Via the Chilliwack Progress: Measles clinics for children start today in Chilliwack. Excerpt:
No "significant" spread of measles has been reported outside Chilliwack and Agassiz, say health officials.
This comes five days after Fraser Health first reported measles had been detected in the general populations of Chilliwack and Agassiz, on the heels of a cluster of cases at Mount Cheam Christian School in Chilliwack.
Measles vaccine clinics are set — for kids under five only — starting Tuesday, March 18, and will run daily from 9:30 a.m. to 4 p.m. until March 28 at the Chilliwack Health Unit.
"Fraser Health is still working very hard to contain the outbreak, and to prevent further spread of measles in these communities," said Dr. Lisa Mu, medical health officer for Fraser Health. "We appreciate the cooperation we have received so far and want to make people aware of the vaccination clinics that will be occurring daily."
Fraser Health will be offering clinics for children at the Chilliwack and Agassiz Health Units, since that age group is the most at risk of serious disease from highly contagious measles, and the most vulnerable to it, said Mu.
These clinics are by appointment only so call in advance. No appointments over the lunch period, unfortunately.
About 80 to 100 cases of measles have been reported in the Fraser East coverage area, mostly in Chilliwack. The Progress learned on March 8 that two cases were confirmed at Mount Cheam Christian School.
Health officials are working closely with school officials to get the students back to classes at the affected school.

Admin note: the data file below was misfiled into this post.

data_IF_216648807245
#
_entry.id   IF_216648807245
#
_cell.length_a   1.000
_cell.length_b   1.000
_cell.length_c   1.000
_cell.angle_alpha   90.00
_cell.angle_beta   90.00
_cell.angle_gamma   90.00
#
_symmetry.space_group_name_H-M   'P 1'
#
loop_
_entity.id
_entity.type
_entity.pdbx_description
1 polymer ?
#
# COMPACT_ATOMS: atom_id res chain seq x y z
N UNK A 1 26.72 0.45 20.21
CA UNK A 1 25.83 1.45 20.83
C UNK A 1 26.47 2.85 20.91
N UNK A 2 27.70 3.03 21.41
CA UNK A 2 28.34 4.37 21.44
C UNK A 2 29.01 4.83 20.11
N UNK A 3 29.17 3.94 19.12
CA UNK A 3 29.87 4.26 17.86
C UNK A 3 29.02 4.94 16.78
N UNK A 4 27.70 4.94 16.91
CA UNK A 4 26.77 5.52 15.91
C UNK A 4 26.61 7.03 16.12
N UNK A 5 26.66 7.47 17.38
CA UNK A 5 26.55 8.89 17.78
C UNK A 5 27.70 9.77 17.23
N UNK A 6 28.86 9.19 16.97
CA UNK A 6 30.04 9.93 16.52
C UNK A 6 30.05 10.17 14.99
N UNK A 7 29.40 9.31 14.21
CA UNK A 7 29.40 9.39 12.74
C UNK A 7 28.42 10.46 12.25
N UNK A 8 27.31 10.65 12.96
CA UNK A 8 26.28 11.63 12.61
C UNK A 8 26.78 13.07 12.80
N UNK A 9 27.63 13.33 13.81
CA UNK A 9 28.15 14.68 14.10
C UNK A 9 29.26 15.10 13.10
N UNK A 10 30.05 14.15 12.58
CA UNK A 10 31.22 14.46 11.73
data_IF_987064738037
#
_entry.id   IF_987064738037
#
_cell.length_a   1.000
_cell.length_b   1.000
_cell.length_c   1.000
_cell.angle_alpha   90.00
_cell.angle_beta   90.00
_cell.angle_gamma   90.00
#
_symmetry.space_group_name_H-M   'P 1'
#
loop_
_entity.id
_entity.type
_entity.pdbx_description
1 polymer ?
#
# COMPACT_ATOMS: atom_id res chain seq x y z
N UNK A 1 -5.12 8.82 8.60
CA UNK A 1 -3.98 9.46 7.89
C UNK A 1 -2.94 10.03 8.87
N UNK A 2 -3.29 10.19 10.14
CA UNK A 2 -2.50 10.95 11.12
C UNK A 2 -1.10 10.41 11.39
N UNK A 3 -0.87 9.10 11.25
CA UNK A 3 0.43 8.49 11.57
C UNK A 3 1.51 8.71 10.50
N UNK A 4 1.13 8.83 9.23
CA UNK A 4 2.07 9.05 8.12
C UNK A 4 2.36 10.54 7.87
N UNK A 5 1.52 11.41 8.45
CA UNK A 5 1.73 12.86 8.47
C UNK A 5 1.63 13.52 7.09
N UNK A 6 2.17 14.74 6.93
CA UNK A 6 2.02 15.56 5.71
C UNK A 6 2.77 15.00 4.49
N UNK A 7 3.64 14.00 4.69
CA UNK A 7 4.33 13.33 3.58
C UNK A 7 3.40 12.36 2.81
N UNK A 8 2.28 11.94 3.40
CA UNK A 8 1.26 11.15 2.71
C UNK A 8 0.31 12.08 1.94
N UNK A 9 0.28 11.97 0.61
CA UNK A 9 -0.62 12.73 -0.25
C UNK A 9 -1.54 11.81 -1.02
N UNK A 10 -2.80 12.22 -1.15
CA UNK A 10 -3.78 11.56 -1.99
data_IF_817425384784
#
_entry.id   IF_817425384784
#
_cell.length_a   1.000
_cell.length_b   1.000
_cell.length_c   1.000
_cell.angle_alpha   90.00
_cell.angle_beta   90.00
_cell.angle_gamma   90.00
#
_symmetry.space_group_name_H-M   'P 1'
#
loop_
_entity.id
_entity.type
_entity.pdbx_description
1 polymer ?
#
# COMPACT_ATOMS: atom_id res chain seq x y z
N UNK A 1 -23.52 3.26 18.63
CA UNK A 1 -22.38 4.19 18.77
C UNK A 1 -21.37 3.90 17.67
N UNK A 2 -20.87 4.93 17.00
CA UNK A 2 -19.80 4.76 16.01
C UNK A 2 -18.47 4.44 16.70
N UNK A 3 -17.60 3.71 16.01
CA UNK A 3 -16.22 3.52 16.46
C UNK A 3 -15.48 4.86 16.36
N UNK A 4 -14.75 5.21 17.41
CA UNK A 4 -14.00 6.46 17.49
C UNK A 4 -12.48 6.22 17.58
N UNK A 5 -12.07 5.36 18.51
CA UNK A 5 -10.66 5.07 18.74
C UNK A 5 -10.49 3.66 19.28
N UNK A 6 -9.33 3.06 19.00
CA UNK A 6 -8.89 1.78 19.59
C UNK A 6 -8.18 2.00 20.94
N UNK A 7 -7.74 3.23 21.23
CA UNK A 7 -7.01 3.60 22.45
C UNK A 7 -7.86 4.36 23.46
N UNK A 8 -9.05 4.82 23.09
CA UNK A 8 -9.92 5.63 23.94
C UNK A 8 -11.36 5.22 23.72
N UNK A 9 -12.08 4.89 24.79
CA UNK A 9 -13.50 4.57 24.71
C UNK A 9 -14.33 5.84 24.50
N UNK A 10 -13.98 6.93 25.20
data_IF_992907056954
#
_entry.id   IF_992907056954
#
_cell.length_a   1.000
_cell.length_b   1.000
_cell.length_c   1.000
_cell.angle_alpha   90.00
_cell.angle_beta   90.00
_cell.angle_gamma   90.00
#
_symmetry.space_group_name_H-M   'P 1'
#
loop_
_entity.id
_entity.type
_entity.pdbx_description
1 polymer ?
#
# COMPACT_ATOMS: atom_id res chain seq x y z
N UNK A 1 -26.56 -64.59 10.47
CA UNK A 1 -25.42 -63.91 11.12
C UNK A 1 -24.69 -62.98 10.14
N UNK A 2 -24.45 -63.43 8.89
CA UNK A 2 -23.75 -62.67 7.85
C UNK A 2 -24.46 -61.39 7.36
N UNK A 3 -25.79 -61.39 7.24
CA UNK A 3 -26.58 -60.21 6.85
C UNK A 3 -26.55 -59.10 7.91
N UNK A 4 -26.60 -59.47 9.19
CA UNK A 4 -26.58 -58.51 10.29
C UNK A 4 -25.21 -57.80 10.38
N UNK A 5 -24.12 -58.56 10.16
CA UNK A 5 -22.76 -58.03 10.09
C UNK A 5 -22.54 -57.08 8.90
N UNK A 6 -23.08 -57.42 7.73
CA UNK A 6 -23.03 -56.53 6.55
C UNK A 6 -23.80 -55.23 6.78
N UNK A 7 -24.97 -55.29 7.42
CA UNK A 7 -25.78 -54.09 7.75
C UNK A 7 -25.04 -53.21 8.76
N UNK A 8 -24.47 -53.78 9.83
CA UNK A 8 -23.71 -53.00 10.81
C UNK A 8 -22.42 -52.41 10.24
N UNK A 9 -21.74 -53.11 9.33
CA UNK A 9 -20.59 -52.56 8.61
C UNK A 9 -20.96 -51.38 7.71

"We are asking for patience and cooperation, as Fraser Health may need to contact them again to gather the most up-to-date information," said Dr. Mu.
Only one case of measles, linked to the original outbreak, was a person who attended BCIT classes earlier this month on two specific occasions. So health officials were alerting on-campus contacts who may have run into this individual. They were advised to return to school only if they had two doses of vaccine, were born before 1970, or if they had the measles in the past.
"The risk to the general BCIT student population is low, as most of the population are in the age group that would have received two doses of measles-containing vaccine," said Fraser Health officials in the press release of March 17. "At this point, there has been no significant spread of measles outside of the Fraser Valley East communities."
The measles outbreak has been linked to Mount Cheam Christian School, which has "traditionally low immunization rates."
Does vaccine resistance in religious communities impact the public health message being broadcast by Fraser Health?
"We respect the religious beliefs of these groups, however for others we strongly recommend that they vaccinate their children since the risk of measles disease is many more times greater than risk associated with the vaccine," said Dr. Mu.
Those who have only had one dose of measles-containing vaccine to date, should obtain a booster dose as soon as possible.
At least one nine-year-old child was admitted to hospital but has since been released.